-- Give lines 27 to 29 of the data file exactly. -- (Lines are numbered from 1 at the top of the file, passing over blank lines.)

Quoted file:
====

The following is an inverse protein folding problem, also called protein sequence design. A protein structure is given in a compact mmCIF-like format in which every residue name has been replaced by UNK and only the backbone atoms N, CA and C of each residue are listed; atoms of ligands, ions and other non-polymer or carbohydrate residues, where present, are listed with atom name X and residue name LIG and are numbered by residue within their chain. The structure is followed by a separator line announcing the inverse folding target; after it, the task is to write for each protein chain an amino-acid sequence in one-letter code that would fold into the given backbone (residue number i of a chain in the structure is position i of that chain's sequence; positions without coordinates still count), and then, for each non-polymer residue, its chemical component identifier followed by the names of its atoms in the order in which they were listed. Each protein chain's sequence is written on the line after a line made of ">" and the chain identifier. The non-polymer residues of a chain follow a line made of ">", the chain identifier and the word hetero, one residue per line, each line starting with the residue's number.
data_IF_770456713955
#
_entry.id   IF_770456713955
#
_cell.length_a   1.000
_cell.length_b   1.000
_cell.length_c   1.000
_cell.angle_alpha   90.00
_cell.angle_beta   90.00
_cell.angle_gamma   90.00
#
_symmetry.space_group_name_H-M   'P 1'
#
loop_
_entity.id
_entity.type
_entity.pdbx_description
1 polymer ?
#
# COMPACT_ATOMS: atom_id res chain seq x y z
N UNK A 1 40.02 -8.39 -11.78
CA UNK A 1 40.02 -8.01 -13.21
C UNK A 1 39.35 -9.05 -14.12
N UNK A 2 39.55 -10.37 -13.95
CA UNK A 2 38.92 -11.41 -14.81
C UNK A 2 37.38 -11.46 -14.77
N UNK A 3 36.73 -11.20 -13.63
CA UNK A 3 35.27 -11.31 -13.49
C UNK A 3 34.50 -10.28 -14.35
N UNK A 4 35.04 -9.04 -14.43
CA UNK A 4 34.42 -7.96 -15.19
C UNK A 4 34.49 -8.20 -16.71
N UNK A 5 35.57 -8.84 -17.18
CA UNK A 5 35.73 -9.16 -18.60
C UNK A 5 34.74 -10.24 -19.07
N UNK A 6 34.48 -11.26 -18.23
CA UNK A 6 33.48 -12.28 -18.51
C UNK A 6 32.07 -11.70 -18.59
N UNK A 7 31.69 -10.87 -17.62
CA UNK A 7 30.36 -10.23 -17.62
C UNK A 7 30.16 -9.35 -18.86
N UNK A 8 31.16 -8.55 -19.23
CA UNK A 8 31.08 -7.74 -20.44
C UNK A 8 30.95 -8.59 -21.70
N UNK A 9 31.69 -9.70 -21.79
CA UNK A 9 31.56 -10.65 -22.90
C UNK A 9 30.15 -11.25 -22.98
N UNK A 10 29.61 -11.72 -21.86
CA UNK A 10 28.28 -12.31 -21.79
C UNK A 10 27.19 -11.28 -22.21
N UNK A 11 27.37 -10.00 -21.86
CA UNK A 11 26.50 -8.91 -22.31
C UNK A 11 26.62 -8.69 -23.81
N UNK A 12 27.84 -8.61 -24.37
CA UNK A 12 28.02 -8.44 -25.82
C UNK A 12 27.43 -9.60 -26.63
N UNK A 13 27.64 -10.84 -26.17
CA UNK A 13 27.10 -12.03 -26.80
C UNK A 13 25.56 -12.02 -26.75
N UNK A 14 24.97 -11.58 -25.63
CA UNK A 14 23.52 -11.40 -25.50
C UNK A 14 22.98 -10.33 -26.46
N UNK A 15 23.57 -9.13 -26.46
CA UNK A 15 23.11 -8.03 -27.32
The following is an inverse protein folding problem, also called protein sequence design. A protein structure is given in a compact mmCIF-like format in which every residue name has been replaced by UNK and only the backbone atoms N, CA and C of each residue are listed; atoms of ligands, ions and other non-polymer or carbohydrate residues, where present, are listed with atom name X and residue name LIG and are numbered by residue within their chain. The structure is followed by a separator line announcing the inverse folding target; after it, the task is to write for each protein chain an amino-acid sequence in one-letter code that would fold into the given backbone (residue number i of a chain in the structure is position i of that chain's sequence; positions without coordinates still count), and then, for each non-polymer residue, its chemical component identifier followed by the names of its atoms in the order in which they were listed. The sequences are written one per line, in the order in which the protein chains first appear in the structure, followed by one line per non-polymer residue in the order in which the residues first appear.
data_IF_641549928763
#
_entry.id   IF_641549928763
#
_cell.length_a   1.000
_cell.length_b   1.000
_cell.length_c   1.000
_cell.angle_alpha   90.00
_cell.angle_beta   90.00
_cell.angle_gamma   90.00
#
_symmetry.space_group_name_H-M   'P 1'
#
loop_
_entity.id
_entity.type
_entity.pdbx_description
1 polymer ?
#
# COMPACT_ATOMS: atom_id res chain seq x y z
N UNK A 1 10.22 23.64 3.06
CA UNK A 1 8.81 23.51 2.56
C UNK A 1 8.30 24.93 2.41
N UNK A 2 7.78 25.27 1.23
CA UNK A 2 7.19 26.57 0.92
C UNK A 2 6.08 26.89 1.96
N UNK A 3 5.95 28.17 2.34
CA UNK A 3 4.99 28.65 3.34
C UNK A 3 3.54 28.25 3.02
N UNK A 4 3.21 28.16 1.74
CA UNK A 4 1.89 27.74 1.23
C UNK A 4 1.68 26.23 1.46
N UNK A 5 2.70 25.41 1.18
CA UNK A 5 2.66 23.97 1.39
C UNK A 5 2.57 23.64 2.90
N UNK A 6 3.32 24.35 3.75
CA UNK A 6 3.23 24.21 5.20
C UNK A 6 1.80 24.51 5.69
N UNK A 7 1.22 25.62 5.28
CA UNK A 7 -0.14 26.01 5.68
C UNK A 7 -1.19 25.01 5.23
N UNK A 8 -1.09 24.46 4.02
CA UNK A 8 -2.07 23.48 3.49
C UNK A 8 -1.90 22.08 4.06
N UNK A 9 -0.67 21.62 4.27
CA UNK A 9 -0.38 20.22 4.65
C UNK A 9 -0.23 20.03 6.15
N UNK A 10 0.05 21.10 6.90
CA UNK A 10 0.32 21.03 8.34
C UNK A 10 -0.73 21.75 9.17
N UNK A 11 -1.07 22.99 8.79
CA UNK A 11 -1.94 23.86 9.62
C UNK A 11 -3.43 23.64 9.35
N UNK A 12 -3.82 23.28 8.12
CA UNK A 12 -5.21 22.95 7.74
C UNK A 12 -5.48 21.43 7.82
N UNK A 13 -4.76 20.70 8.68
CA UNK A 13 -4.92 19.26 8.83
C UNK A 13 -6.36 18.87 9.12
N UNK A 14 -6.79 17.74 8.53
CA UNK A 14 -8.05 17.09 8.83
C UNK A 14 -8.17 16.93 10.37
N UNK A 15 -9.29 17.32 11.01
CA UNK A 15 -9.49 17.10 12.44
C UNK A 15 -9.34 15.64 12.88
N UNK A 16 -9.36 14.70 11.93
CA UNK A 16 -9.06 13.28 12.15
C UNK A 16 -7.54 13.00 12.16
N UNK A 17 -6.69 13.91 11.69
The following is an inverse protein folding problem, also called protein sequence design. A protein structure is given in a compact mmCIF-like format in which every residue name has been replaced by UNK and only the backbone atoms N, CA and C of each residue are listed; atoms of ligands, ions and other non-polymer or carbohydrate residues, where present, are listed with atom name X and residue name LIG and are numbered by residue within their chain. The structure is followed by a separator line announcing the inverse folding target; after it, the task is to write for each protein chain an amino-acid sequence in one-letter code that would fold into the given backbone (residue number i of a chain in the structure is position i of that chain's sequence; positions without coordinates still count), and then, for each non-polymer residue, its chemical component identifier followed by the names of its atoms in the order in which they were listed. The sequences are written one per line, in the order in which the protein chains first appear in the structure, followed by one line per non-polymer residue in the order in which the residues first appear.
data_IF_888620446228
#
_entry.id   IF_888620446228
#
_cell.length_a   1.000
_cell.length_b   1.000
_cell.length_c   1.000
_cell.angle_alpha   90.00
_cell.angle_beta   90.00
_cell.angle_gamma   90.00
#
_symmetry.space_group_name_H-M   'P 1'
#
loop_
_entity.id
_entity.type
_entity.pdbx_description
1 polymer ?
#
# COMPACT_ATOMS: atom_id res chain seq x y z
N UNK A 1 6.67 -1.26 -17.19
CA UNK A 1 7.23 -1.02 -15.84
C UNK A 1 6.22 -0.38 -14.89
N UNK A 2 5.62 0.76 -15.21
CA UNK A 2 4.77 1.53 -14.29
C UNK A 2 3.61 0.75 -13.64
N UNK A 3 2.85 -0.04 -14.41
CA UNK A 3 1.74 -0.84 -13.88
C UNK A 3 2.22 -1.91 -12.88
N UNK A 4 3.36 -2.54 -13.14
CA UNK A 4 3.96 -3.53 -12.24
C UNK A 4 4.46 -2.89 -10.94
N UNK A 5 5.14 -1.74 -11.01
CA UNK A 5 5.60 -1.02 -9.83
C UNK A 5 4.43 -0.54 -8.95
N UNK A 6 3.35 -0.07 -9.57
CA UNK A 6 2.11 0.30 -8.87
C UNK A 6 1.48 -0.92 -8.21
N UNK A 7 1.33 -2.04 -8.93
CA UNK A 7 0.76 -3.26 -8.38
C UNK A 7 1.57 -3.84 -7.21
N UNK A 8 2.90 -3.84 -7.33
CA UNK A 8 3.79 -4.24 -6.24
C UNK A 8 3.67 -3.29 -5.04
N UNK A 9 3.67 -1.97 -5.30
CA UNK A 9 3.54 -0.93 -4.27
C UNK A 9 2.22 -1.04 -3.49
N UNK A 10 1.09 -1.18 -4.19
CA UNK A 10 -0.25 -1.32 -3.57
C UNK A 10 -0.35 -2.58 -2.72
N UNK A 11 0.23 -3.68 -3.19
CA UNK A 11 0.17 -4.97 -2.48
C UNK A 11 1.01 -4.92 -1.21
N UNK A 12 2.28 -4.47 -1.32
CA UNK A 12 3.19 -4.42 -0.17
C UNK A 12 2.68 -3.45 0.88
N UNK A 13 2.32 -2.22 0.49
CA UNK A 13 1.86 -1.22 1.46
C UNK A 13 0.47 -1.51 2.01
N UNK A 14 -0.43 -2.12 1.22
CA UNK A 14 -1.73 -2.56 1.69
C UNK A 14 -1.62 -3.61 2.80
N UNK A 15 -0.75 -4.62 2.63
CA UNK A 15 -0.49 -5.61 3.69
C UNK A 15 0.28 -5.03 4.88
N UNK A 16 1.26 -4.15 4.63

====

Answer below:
C UNK A 2 37.38 -11.46 -14.77
N UNK A 3 36.73 -11.20 -13.63
CA UNK A 3 35.27 -11.31 -13.49